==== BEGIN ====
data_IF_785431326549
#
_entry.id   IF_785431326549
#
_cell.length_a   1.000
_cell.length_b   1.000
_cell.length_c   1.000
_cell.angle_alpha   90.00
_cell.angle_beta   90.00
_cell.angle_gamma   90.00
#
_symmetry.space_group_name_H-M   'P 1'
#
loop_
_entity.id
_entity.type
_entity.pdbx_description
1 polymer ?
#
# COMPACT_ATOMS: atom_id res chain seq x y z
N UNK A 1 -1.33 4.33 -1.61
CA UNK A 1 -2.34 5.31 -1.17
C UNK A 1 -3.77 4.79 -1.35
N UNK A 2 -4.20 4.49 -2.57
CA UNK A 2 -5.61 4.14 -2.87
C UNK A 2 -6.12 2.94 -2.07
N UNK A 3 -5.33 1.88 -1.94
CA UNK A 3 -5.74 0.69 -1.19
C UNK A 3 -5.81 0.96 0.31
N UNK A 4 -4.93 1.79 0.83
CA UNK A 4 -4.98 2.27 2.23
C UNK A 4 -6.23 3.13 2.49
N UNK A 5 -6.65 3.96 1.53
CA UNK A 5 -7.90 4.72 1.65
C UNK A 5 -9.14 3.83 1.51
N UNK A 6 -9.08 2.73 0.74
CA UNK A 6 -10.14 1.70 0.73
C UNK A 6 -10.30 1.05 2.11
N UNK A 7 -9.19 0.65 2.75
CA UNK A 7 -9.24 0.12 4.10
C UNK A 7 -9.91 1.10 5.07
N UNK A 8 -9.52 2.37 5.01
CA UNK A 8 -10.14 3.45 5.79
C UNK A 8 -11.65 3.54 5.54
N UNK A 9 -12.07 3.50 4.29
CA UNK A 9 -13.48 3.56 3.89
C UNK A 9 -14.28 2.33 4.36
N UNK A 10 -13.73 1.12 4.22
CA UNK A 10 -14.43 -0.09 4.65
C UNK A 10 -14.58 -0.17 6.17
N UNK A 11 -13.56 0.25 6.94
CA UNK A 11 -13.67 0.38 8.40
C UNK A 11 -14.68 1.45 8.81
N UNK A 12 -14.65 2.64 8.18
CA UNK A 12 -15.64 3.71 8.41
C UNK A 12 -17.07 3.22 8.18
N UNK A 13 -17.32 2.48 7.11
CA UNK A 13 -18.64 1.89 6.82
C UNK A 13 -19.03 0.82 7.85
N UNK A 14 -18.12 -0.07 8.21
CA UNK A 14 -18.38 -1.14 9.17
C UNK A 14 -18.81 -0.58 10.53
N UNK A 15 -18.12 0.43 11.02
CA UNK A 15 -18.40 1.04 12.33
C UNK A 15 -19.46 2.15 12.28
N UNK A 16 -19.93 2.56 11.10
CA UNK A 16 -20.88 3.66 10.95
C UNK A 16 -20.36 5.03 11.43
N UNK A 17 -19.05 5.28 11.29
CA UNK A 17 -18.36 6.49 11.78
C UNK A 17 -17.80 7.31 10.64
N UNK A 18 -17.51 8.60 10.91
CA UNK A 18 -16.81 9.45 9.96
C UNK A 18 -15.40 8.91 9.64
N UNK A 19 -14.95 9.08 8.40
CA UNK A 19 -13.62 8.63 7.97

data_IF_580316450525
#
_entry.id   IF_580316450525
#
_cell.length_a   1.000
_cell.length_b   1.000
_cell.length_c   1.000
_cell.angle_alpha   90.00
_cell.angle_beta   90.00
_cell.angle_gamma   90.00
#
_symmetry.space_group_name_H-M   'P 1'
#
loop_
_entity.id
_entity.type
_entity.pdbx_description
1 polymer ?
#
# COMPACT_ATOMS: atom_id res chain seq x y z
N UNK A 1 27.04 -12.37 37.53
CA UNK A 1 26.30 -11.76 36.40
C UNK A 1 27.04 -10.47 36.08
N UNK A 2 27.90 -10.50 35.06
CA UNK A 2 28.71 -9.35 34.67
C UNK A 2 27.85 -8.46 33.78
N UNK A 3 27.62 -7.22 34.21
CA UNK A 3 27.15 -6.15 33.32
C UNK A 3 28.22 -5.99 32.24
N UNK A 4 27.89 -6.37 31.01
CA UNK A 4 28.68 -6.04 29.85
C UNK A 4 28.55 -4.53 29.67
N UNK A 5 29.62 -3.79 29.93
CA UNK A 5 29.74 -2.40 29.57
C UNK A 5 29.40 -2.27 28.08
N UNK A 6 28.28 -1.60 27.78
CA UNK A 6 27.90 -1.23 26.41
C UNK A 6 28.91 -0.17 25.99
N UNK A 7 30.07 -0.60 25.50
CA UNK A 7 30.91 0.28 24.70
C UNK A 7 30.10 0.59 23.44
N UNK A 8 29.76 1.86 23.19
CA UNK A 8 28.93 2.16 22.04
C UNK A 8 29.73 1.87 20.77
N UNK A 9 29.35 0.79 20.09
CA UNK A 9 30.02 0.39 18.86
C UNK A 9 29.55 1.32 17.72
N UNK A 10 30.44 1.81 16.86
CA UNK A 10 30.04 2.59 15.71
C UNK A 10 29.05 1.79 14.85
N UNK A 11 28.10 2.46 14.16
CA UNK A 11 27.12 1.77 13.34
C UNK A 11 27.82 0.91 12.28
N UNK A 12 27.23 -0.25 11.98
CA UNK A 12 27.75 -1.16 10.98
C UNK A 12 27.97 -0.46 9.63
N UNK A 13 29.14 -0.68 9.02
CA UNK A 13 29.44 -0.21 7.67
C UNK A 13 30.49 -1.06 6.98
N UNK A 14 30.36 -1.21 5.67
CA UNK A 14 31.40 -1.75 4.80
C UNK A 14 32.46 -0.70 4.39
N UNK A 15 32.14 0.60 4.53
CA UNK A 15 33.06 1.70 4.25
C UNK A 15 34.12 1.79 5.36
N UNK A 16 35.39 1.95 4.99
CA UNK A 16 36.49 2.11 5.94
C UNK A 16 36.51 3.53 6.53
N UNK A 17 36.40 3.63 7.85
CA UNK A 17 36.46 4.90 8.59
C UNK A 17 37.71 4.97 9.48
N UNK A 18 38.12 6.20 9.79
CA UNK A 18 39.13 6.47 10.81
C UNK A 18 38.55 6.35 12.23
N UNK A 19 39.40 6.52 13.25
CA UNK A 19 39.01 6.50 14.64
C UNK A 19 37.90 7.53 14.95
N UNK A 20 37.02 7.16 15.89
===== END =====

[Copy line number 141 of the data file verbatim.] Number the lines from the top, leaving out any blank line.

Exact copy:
C UNK A 15 34.12 1.79 5.36